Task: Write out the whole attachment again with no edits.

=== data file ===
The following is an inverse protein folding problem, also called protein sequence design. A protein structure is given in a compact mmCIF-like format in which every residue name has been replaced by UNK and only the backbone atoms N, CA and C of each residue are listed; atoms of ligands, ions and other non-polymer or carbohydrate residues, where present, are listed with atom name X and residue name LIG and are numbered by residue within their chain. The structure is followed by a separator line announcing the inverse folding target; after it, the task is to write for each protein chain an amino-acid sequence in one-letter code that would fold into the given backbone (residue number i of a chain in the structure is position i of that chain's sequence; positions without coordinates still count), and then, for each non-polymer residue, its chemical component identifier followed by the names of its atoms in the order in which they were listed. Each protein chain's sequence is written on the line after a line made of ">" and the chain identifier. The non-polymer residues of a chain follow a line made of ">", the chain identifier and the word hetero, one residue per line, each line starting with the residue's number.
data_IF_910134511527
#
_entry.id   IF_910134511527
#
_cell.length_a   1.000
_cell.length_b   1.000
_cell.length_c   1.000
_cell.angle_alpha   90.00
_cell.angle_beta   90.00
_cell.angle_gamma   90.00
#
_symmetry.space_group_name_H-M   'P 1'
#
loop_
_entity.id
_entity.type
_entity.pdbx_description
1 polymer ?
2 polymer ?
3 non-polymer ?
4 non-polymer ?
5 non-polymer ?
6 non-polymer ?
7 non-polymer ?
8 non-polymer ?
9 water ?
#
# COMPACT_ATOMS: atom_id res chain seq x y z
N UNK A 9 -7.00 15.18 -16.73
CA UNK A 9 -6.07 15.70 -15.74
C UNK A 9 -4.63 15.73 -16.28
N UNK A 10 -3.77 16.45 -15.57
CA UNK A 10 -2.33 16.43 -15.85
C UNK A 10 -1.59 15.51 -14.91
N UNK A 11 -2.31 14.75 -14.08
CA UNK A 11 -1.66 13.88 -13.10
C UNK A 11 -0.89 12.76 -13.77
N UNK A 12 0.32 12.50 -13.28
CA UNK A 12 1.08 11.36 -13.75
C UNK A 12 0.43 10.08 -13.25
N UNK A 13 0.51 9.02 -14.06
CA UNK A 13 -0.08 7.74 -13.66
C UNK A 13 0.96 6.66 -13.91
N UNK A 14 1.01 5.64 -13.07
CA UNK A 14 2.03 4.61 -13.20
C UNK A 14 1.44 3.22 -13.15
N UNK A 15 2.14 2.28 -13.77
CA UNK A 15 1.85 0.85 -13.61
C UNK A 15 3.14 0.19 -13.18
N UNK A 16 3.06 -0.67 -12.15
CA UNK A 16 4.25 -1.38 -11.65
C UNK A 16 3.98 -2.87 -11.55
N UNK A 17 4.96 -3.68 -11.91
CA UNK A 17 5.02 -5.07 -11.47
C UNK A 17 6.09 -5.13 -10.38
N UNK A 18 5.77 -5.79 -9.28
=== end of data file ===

The following is an inverse protein folding problem, also called protein sequence design. A protein structure is given in a compact mmCIF-like format in which every residue name has been replaced by UNK and only the backbone atoms N, CA and C of each residue are listed; atoms of ligands, ions and other non-polymer or carbohydrate residues, where present, are listed with atom name X and residue name LIG and are numbered by residue within their chain. The structure is followed by a separator line announcing the inverse folding target; after it, the task is to write for each protein chain an amino-acid sequence in one-letter code that would fold into the given backbone (residue number i of a chain in the structure is position i of that chain's sequence; positions without coordinates still count), and then, for each non-polymer residue, its chemical component identifier followed by the names of its atoms in the order in which they were listed. Each protein chain's sequence is written on the line after a line made of ">" and the chain identifier. The non-polymer residues of a chain follow a line made of ">", the chain identifier and the word hetero, one residue per line, each line starting with the residue's number.
data_IF_910134511527
#
_entry.id   IF_910134511527
#
_cell.length_a   1.000
_cell.length_b   1.000
_cell.length_c   1.000
_cell.angle_alpha   90.00
_cell.angle_beta   90.00
_cell.angle_gamma   90.00
#
_symmetry.space_group_name_H-M   'P 1'
#
loop_
_entity.id
_entity.type
_entity.pdbx_description
1 polymer ?
2 polymer ?
3 non-polymer ?
4 non-polymer ?
5 non-polymer ?
6 non-polymer ?
7 non-polymer ?
8 non-polymer ?
9 water ?
#
# COMPACT_ATOMS: atom_id res chain seq x y z
N UNK A 9 -7.00 15.18 -16.73
CA UNK A 9 -6.07 15.70 -15.74
C UNK A 9 -4.63 15.73 -16.28
N UNK A 10 -3.77 16.45 -15.57
CA UNK A 10 -2.33 16.43 -15.85
C UNK A 10 -1.59 15.51 -14.91
N UNK A 11 -2.31 14.75 -14.08
CA UNK A 11 -1.66 13.88 -13.10
C UNK A 11 -0.89 12.76 -13.77
N UNK A 12 0.32 12.50 -13.28
CA UNK A 12 1.08 11.36 -13.75
C UNK A 12 0.43 10.08 -13.25
N UNK A 13 0.51 9.02 -14.06
CA UNK A 13 -0.08 7.74 -13.66
C UNK A 13 0.96 6.66 -13.91
N UNK A 14 1.01 5.64 -13.07
CA UNK A 14 2.03 4.61 -13.20
C UNK A 14 1.44 3.22 -13.15
N UNK A 15 2.14 2.28 -13.77
CA UNK A 15 1.85 0.85 -13.61
C UNK A 15 3.14 0.19 -13.18
N UNK A 16 3.06 -0.67 -12.15
CA UNK A 16 4.25 -1.38 -11.65
C UNK A 16 3.98 -2.87 -11.55
N UNK A 17 4.96 -3.68 -11.91
CA UNK A 17 5.02 -5.07 -11.47
C UNK A 17 6.09 -5.13 -10.38
N UNK A 18 5.77 -5.79 -9.28